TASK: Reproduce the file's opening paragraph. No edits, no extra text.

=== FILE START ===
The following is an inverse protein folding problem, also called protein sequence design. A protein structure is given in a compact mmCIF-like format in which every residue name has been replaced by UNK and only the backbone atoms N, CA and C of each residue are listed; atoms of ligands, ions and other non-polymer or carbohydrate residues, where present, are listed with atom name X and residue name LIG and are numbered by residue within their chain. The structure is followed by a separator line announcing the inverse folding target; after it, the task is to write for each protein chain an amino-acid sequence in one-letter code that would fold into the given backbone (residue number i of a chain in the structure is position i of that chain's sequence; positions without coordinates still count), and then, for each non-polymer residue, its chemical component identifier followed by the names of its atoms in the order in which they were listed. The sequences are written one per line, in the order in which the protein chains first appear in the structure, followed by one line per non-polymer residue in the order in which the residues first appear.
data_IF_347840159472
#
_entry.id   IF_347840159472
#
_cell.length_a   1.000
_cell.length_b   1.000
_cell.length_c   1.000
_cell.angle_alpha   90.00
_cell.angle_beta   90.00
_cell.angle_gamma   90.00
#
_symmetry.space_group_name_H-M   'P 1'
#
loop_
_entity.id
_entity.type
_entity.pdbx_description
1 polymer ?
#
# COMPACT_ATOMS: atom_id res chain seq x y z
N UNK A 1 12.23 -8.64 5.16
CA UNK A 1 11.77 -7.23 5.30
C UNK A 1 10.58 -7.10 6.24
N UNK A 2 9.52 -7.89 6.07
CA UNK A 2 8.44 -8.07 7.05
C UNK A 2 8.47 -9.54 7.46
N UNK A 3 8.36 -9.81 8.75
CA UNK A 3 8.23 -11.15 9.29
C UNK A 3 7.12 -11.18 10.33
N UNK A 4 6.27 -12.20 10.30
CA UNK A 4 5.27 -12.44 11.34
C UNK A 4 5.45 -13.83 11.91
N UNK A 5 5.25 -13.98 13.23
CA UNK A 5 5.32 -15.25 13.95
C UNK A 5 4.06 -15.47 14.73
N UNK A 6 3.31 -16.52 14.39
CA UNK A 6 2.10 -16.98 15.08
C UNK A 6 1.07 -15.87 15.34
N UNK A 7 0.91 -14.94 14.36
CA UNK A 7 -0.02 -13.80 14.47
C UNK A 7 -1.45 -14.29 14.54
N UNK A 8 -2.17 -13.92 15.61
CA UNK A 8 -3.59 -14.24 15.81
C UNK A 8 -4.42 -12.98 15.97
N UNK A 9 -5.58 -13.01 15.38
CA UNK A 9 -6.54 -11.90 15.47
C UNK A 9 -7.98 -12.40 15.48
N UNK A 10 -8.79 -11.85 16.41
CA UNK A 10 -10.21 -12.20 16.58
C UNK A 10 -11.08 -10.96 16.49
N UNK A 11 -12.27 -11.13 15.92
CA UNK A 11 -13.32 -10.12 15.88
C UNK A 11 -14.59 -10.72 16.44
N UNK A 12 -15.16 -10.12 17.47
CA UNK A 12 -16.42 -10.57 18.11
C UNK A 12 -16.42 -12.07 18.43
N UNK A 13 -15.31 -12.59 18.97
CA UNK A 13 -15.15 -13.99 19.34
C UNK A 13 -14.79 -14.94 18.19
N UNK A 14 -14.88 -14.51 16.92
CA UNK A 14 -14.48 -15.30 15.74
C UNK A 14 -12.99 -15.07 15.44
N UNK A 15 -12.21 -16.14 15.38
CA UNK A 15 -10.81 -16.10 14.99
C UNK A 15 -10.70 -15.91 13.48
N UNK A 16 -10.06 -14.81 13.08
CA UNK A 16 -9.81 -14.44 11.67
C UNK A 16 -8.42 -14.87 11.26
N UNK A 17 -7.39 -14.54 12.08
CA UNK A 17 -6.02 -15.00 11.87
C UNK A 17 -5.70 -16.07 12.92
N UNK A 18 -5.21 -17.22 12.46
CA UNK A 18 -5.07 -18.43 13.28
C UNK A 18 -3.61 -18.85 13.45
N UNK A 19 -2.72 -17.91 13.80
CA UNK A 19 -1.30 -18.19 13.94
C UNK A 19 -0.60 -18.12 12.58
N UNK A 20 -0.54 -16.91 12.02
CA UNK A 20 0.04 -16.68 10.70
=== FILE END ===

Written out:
The following is an inverse protein folding problem, also called protein sequence design. A protein structure is given in a compact mmCIF-like format in which every residue name has been replaced by UNK and only the backbone atoms N, CA and C of each residue are listed; atoms of ligands, ions and other non-polymer or carbohydrate residues, where present, are listed with atom name X and residue name LIG and are numbered by residue within their chain. The structure is followed by a separator line announcing the inverse folding target; after it, the task is to write for each protein chain an amino-acid sequence in one-letter code that would fold into the given backbone (residue number i of a chain in the structure is position i of that chain's sequence; positions without coordinates still count), and then, for each non-polymer residue, its chemical component identifier followed by the names of its atoms in the order in which they were listed. The sequences are written one per line, in the order in which the protein chains first appear in the structure, followed by one line per non-polymer residue in the order in which the residues first appear.